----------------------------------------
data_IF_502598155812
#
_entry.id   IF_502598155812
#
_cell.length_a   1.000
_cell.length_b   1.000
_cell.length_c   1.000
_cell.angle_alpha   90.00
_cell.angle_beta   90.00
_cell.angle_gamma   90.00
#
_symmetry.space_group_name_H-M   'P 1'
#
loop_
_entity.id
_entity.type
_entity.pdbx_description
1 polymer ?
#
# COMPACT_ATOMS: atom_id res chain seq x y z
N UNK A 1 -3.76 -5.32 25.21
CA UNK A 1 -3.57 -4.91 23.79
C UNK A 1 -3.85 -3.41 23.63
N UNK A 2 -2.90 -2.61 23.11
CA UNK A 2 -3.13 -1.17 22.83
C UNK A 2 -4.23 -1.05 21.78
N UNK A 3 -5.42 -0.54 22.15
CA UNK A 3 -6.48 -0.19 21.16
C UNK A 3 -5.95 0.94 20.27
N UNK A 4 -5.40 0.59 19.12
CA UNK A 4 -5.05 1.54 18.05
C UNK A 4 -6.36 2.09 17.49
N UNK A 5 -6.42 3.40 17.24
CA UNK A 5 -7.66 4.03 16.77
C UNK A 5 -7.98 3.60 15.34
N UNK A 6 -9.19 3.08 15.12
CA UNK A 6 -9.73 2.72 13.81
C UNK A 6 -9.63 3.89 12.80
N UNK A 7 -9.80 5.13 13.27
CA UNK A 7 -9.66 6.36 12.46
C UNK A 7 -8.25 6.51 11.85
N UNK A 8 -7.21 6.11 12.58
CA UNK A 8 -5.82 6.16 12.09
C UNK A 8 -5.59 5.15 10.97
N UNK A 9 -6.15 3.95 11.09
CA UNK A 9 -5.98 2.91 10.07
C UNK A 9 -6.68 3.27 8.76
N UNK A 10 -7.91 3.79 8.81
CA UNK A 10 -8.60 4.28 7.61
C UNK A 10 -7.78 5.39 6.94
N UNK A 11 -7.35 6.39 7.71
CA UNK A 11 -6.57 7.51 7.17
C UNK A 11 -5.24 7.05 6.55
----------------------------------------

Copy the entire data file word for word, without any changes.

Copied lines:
data_IF_502598155812
#
_entry.id   IF_502598155812
#
_cell.length_a   1.000
_cell.length_b   1.000
_cell.length_c   1.000
_cell.angle_alpha   90.00
_cell.angle_beta   90.00
_cell.angle_gamma   90.00
#
_symmetry.space_group_name_H-M   'P 1'
#
loop_
_entity.id
_entity.type
_entity.pdbx_description
1 polymer ?
#
# COMPACT_ATOMS: atom_id res chain seq x y z
N UNK A 1 -3.76 -5.32 25.21
CA UNK A 1 -3.57 -4.91 23.79
C UNK A 1 -3.85 -3.41 23.63
N UNK A 2 -2.90 -2.61 23.11
CA UNK A 2 -3.13 -1.17 22.83
C UNK A 2 -4.23 -1.05 21.78
N UNK A 3 -5.42 -0.54 22.15
CA UNK A 3 -6.48 -0.19 21.16
C UNK A 3 -5.95 0.94 20.27
N UNK A 4 -5.40 0.59 19.12
CA UNK A 4 -5.05 1.54 18.05
C UNK A 4 -6.36 2.09 17.49
N UNK A 5 -6.42 3.40 17.24
CA UNK A 5 -7.66 4.03 16.77
C UNK A 5 -7.98 3.60 15.34
N UNK A 6 -9.19 3.08 15.12
CA UNK A 6 -9.73 2.72 13.81
C UNK A 6 -9.63 3.89 12.80
N UNK A 7 -9.80 5.13 13.27
CA UNK A 7 -9.66 6.36 12.46
C UNK A 7 -8.25 6.51 11.85
N UNK A 8 -7.21 6.11 12.58
CA UNK A 8 -5.82 6.16 12.09
C UNK A 8 -5.59 5.15 10.97
N UNK A 9 -6.15 3.95 11.09
CA UNK A 9 -5.98 2.91 10.07
C UNK A 9 -6.68 3.27 8.76
N UNK A 10 -7.91 3.79 8.81
CA UNK A 10 -8.60 4.28 7.61
C UNK A 10 -7.78 5.39 6.94
N UNK A 11 -7.35 6.39 7.71
CA UNK A 11 -6.57 7.51 7.17
C UNK A 11 -5.24 7.05 6.55